Many chapters ago I talked about the sounds the large track crowds at La Crosse make when animated by tight finishes, sudden changes in momentum, and the sheer awe in being able to bear witness to something truly amazing.

I called it as “A collective gasp of disbelief.”

In my mind, and others may disagree, but prior to 2011, it had last been seen in 1997 when sprint star Michael Bennett of Bradley Tech and distance ace Gabe Jennings of Madison East were dueling comets of excellence flying higher and higher into the skies of history (and yes, Chris Solinsky was and remains amazing, but his was a more sustained brilliance, not necessarily made up of individual flashes of lightning).

Arrowhead boys coach Chris Herriot had the pleasure of helping with Bennett’s blocks at state in 1997 and said he will never forget the experience. “Three strides in and it was already over,” he recalled.

That was the kind of tingle and awe Dezerea Bryant of Bradley Tech inspired in 2011, the kind of reaction she was able to elicit repeatedly.

She was literally a woman among girls.

She already set state records in both the 100 and 200 dashes in the 2010 meet as the Trojans won their second straight D1 WIAA state title. That following summer her talent was honored by a slot on the American gold medal 4 x 100 relay that ran at the World Junior Championships in Canada.

But in 2011 she took a deep and memorable bow at her final WIAA state meet in La Crosse, an effort that left the 17,000-plus that attended the two-day event thunderstruck.

That’s because, five out of the six times she stepped on the track this weekend in the 100 and 200 dashes and the 4 x 100 relay, a new record was set. Argue with me if you must, but I still say Bryant’s 2011 takeover of La Crosse is the greatest single performance by a girl in WIAA state track history.

Because all three of the records she finally did set in 2011 are still there. Not because worthy challengers have not come along, they have, but simply because the marks are just that good, that transcendent.

To put it in context, she was ranked second nationally at the end of the 2011 season nationally in both the 100 and 200 while the Tech 4 x 100 reached sixth. Wisconsin athletes simply don’t do that very often!

And also remember, Bryant was the freshman lead-off of the Trojans’ still standing state record 4 x 200 relay in 2008 giving her four WIAA marks that have withstood the test of time.

We can argue further about the astonishing efforts of Brooke Jaworski of Wausau West and Roisin Willis of Stevens Point, among others, who were still years away from competing, but in my mind, the 5-1 flash of lightning Bryant is easily the best female athlete in the 30-year run of state track in La Crosse.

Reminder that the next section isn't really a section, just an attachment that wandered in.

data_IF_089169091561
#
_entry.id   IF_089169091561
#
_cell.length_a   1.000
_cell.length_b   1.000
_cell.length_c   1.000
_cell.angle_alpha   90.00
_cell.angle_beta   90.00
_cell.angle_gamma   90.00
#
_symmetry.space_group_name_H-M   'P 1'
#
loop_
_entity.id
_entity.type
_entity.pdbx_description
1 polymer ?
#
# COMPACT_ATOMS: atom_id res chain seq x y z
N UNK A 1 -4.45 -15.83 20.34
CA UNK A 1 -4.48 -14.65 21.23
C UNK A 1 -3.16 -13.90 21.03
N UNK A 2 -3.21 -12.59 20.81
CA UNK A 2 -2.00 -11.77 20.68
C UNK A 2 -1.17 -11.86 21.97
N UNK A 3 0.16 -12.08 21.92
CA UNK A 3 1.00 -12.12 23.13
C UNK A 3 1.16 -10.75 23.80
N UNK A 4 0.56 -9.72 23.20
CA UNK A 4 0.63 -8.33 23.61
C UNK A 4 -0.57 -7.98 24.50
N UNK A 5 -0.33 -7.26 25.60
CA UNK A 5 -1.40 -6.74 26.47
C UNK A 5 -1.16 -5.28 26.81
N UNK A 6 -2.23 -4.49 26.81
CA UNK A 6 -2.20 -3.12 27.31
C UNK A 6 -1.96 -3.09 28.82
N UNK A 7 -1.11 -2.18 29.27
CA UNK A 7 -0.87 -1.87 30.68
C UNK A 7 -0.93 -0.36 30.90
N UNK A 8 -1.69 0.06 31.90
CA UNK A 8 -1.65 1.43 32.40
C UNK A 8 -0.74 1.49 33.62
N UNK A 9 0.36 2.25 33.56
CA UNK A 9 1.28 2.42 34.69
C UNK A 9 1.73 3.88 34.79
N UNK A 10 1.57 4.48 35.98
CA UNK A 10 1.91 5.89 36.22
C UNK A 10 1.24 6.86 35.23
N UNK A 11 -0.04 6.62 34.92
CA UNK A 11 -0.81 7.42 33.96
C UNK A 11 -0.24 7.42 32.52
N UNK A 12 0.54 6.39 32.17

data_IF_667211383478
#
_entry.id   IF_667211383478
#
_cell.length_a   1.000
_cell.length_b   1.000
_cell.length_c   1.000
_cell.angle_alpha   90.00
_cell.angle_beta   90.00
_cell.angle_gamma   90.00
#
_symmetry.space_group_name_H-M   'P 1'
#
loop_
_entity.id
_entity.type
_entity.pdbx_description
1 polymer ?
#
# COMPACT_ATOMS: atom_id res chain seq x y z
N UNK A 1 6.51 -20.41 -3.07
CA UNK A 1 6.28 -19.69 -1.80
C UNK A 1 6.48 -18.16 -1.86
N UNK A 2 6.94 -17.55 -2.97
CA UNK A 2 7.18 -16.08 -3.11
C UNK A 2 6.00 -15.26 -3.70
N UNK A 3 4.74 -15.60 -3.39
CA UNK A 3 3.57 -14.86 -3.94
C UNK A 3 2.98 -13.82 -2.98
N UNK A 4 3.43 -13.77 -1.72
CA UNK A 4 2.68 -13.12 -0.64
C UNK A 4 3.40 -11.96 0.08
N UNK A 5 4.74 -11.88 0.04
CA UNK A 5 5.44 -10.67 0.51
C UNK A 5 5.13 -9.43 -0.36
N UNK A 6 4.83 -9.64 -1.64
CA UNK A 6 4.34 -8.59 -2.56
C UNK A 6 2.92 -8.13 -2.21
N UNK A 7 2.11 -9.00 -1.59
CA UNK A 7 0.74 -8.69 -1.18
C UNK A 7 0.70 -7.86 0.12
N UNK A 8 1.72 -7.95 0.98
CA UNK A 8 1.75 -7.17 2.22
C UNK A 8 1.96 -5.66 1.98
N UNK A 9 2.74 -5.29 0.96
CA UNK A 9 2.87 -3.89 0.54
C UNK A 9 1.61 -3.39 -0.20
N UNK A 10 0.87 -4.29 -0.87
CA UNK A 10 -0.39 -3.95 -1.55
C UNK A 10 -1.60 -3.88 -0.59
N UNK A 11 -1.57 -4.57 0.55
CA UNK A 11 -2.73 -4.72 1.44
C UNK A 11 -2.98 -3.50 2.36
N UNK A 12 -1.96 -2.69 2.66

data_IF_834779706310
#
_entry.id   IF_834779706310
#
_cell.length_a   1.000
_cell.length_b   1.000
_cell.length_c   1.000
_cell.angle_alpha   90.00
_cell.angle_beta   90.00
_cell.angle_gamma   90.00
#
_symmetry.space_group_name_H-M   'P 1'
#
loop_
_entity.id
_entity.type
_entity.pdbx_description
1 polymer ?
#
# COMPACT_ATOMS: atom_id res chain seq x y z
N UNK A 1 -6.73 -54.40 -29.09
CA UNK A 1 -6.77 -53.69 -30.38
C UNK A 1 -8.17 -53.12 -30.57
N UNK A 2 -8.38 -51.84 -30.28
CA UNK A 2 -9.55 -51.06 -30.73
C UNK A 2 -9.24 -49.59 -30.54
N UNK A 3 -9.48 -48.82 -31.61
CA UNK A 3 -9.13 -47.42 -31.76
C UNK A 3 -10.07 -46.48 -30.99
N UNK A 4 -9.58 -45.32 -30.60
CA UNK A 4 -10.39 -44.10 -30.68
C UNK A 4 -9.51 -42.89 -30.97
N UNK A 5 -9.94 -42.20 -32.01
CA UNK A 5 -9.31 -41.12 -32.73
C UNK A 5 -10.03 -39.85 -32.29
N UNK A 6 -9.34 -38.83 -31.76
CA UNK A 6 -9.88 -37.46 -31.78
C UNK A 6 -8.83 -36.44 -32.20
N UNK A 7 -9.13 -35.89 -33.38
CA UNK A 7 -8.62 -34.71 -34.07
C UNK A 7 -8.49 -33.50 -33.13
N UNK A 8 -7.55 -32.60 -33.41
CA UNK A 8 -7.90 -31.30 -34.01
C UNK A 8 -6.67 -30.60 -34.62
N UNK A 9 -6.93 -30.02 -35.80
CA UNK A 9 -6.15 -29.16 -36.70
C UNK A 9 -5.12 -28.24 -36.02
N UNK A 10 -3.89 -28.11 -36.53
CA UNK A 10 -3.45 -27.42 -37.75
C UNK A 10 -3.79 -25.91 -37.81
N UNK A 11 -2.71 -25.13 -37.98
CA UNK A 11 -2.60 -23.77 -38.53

And getting back to the task at hand, Bryant and Tech were the point of the spear on a spectacular 2011 girls and boys state meet where an astounding 24 state records were set, sometimes more than one an event.

As I wrote in a column back then, anytime there are 10 or more records set at state, it’s a great meet. This one in 2011 was astonishing, especially on the girls front. It showcased seniors going out in grand style, it had underclassmen continuing powerful runs and it opened the door to amazing freshmen who would only get better and better.

At the center of it all was Bryant.

In accomplishing so much, so quickly in her valedictory season of 2011, she led Tech to its third straight state team championship, again turning back Arrowhead, just as the Trojans had the year before. This time it was by a 64-40 count.

A repeat state athlete of the year honor was a foregone conclusion for her.

It was only in her first race, the prelims of the 100 that Bryant did not break the sound barrier, clocking a still very quick but pedestrian by her standards 11.78 time.

Then came the highlight of the first day, a race for the ages, as Bryant anchored a 4 x 100 relay that included Elexis Fuller-Stewart, Tahje Whittley, and Angelina Howard that obliterated Milwaukee King’s two-year old state mark by an amazing 1.1 second with a national level time of 46.64.

Then for good measure, Bryant closed the day by nicking .03 of a second off her year old 200 standard with a 23.34 effort.

She and the Trojans would go much, much faster still the next day in the finals on Saturday contested on a warm and sunny day that was a sprinter’s paradise.

They would set four state records this afternoon, three of which still stand, creating levels of noise and excitement amidst the crowd that are still reverberating off of Grand-Dad’s Bluff today.

Bryant got things started by taking down her year old 100 dash mark of 11.5 with a sizzling 11.33 effort.

Then in the stunner of the day and in a race I will always remember because I looked up at the scoreboard and thought there had been a timing malfunction because the times were so fast, Bryant’s teammate Fuller-Stewart carved out some history of her own, as she beat two-time state 100 hurdles champ and standing state recordholder Marissa Savitch of Homestead in a race for the ages, as both shredded Savitch’s year-old mark of 14.52.

Fuller-Stewart hit the line in 13.89 while Savitch came across in 13.98. They were the first two girls in state history to ever go under 14 seconds for the event as Savitch had set the unofficial state best at an earlier meet with a 14.04 effort.

Tech coach Ken Williams always said that Fuller-Stewart, who didn’t even run the hurdles in 2010, had the potential for something great in the event in her if she could just get her timing down.

She did this day.

“It was just strange,” Fuller-Stewart told me. “I know I have the potential to do even better, but in this situation, it was definitely an honor and a pleasure to run against her (Savitch).”

Savitch, who worked hard to control her emotions after her bid for a three-peat in the hurdles fell dramatically short, was diplomatic.

“It was a great race,” she said. “Just good competition. I hit a hurdle early and that was that. …I was happy with my time but the most important thing was to win the race. The second most was to set a record. I’m all right. She (Fuller-Stewart) just ran a better race.

“…Funny, all spring long I kept saying ‘I want competition, I want competition’ and I got it.”